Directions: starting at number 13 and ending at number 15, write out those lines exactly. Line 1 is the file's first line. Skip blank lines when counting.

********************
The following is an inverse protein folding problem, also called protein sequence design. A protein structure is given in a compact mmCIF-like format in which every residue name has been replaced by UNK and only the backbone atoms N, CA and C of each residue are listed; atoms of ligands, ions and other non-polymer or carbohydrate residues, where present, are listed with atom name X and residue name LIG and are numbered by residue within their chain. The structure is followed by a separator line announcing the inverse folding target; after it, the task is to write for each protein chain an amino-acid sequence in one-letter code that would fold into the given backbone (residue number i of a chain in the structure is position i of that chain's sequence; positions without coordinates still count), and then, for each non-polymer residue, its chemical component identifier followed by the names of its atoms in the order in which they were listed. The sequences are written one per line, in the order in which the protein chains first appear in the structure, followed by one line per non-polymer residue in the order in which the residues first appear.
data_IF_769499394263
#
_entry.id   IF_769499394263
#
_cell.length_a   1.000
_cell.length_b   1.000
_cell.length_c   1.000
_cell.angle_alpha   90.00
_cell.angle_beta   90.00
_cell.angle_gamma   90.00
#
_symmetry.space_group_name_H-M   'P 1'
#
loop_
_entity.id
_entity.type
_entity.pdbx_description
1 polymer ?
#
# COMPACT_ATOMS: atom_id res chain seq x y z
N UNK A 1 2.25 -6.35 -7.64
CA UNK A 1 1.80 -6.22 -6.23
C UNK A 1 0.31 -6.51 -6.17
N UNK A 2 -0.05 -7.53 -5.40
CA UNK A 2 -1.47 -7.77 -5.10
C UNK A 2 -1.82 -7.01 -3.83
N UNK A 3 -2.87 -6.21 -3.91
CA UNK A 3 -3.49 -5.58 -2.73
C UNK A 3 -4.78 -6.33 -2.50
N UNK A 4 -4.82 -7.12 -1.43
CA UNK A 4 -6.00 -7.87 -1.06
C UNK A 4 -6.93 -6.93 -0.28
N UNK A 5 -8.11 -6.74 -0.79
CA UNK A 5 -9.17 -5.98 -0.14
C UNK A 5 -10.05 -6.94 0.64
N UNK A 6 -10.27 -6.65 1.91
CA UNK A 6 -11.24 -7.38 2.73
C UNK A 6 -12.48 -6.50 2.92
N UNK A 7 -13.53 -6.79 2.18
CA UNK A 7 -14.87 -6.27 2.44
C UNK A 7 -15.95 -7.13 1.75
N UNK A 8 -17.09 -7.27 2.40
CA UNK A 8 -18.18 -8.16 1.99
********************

_symmetry.space_group_name_H-M   'P 1'
#
loop_